FEATURE | How has Martin Braithwaite ended up at FC Barcelona in February?

With both Luis Suárez and Ousmane Dembélé being sidelined long-term, it was clear that the Blaugrana needed to bring in some cover up front, but the way they went about it was typical of the chaos behind the scenes at the Camp Nou this season.

There was the failed move for Valencia striker Rodrigo Moreno, which stumbled based on the fact they couldn’t afford his buy-out clause and even extended to a bizarre rumour that they were about to hijack Manchester United’s move for Bruno Fernandes and use him in a swap deal with Valencia.

Then Everton announced to the world that they had rejected a €100m offer for Richarlison, which given the problems Barça encountered in getting the Rodrigo deal over the line, seemed rather fanciful.

Finally, on transfer deadline day, they had seemingly agreed to sign former Villarreal man Cedric Bakambu, only to pull out of the deal at the last minute, informing him after he had already started his journey to Spain.

The news that Dembélé would be ruled out for six months and would miss the rest of the season gave them an opportunity to atone for these blunders in the transfer market.

La Liga rules allow transfers outside the window in exceptional circumstances such as if a player is ruled out long-term. The only conditions are that the player must be signed from another Spanish club or be a free agent.

Moves for Willian José and Loren Moron were rumoured but swiftly ruled out when Real Sociedad and Real Betis refused to sell for anything less than the buy-out clause. Ángel from Getafe was strongly linked with some press going as far as to say his goal at the Camp Nou last weekend meant he’d “passed his audition” but that died out quickly afterwards as Barcelona set their sights on another man playing in the southern suburbs of Madrid, Leganés’ Martin Braithwaite, with a deal being announced on Thursday morning.

What do Barça get from Braithwaite?

Well, he’s a dynamic and versatile forward, who can play through the middle or drop off into wider positions, which would appear to make him a good fit for the type of football Quique Setién wants to play. His pace will be a welcome asset as well.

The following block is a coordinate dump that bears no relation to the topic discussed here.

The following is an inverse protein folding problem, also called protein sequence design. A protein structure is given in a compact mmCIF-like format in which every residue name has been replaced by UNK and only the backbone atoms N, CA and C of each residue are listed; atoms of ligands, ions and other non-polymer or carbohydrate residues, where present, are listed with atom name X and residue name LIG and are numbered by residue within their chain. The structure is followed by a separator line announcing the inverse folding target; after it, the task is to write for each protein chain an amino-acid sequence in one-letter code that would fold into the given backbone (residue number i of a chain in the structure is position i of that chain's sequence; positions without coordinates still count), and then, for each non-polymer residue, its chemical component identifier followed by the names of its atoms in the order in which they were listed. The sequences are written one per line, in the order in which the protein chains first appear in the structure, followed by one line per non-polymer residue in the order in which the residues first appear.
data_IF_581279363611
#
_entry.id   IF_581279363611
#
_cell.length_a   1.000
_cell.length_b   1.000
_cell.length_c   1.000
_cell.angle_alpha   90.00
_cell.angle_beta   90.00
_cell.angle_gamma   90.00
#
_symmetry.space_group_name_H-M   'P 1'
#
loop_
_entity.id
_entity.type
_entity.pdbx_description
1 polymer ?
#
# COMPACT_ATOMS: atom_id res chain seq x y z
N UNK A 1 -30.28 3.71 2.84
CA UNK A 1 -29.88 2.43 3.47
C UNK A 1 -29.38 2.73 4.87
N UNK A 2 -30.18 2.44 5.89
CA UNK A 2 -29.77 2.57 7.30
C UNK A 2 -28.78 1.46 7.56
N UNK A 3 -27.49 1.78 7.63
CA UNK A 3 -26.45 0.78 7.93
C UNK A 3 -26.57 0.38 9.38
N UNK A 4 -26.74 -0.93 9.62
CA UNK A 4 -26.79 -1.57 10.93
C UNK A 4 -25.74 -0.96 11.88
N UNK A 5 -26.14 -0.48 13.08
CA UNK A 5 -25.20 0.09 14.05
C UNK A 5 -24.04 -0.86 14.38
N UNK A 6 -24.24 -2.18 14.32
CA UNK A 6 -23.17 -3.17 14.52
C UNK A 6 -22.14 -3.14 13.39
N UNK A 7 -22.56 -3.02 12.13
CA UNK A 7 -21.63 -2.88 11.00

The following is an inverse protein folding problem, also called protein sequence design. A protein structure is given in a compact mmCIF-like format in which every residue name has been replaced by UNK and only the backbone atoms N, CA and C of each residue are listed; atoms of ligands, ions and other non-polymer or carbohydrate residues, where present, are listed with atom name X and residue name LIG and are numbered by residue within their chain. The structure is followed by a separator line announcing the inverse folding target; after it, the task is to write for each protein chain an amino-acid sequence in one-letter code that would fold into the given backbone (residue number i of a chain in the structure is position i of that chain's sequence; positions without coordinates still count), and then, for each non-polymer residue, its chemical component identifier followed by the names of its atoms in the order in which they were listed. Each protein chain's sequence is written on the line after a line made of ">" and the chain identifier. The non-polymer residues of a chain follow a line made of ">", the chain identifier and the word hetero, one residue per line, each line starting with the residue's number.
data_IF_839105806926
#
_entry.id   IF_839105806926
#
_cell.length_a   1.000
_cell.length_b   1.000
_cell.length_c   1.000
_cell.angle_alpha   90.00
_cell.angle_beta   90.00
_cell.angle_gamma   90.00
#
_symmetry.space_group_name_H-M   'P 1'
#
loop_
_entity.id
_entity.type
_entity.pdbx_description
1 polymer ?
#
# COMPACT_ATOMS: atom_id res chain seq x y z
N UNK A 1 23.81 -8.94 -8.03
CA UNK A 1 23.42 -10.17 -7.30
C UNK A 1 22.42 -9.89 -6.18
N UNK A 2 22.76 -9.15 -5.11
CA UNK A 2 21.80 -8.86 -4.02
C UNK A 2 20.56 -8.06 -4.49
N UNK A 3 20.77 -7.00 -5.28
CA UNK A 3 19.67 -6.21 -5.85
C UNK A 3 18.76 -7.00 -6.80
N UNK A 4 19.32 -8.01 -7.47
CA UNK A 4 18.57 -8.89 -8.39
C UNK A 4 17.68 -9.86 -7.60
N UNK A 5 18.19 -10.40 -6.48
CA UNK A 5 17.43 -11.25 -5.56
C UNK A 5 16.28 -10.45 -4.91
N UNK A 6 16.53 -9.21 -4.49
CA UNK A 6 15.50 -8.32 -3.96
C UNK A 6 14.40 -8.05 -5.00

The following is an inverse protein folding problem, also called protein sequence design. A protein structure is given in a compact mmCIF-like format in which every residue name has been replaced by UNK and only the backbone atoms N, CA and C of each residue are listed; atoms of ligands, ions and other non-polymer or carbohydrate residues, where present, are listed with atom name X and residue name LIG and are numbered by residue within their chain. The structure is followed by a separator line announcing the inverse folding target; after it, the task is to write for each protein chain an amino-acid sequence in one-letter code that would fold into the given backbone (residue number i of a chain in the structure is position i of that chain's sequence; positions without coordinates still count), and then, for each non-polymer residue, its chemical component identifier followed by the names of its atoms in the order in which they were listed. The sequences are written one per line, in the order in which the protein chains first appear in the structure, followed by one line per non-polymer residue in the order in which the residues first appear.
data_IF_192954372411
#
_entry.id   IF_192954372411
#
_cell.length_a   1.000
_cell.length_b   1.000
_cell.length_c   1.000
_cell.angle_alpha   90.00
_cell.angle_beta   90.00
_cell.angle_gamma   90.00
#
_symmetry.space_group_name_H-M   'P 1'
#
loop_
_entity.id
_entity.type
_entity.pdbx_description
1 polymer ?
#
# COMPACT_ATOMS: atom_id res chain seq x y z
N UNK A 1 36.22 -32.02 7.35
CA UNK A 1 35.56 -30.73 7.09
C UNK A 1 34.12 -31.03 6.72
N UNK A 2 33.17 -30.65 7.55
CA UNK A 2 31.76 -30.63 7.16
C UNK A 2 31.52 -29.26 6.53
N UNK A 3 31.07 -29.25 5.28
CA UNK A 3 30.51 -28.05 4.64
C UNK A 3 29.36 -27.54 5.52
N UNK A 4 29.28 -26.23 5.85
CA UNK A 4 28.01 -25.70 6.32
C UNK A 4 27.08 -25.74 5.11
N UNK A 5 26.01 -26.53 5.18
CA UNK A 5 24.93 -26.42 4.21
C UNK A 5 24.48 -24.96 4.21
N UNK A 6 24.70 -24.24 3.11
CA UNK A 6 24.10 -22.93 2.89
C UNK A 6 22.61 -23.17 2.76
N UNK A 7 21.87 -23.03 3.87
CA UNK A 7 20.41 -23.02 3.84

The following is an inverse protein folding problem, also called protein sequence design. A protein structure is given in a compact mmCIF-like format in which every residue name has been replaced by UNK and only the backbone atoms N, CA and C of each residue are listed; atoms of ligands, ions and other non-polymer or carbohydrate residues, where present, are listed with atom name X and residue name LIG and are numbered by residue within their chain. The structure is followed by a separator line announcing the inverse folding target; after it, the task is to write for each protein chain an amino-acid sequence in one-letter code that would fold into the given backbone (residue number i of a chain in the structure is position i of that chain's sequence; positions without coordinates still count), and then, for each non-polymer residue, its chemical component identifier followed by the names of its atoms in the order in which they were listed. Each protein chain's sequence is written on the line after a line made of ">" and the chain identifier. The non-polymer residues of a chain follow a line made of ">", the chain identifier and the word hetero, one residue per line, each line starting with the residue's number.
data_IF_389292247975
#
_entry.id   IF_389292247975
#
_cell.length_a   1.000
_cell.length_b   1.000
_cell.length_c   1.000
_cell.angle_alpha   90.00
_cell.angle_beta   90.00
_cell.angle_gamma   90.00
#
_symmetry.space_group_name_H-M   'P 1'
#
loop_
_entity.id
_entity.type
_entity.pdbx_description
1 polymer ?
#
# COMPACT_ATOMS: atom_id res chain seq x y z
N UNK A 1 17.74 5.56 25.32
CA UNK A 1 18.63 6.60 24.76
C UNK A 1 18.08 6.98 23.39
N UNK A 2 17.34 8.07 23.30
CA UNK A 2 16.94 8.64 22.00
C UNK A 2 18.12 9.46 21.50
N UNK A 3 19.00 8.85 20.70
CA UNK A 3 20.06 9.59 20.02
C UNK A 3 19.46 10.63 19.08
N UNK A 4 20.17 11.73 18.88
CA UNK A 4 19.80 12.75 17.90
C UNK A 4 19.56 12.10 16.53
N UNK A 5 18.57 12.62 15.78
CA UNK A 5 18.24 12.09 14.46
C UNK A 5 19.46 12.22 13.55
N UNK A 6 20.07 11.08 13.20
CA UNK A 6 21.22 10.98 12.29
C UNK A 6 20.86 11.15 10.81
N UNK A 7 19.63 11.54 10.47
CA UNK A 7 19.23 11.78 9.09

He’s weighed in with a few goals in big games for Leganés since joining them last January. He scored the winner against Real Madrid in the Copa del Rey only a couple of weeks after joining. He also scored his first La Liga goal at the Camp Nou, as Lega gave Barcelona a real fright before eventually going down 3-1.

For Braithwaite himself, this is a chance he probably never thought he would get. The opportunity to play for one of the biggest clubs in the world, alongside some of the best players and maybe win a La Liga medal this season was hardly something he would have factored into his thinking when he was in the midst of a relegation battle at Butarque.

There’s every chance his stay at the Camp Nou could be fleeting, if he is moved on in the summer it is unlikely the Barça board will hold out for the rumoured €300m buy-out clause that had been inserted in his contract.

If you were in his position would you do the same?

It’s hard not to feel sorry for Leganés in all of this. The rules don’t allow them to sign an emergency replacement, so they will have to soldier on with what they have.

Powerless to stop Braithwaite from leaving, they have criticised the rule as yet another example of La Liga being set up to the big clubs’ advantage. It’s hard to disagree with them. Even if they were allowed to make an emergency signing, the chances of finding a player of the requisite quality, with an affordable buy-out clause and reasonable salary demands would seem slim.

This winter they’ve lost both their starting strikers, Youssef En-Nesyri to Sevilla and now Braithwaite, because someone has come in and matched their buy-out clause. Those two players account for 56% of Los Pepineros goals in La Liga this season. It puts a lot of pressure on Guido Carillo and the recently-returned Miguel Ángel Guerrero to step up and lead the club to safety.

Andrew Gillan

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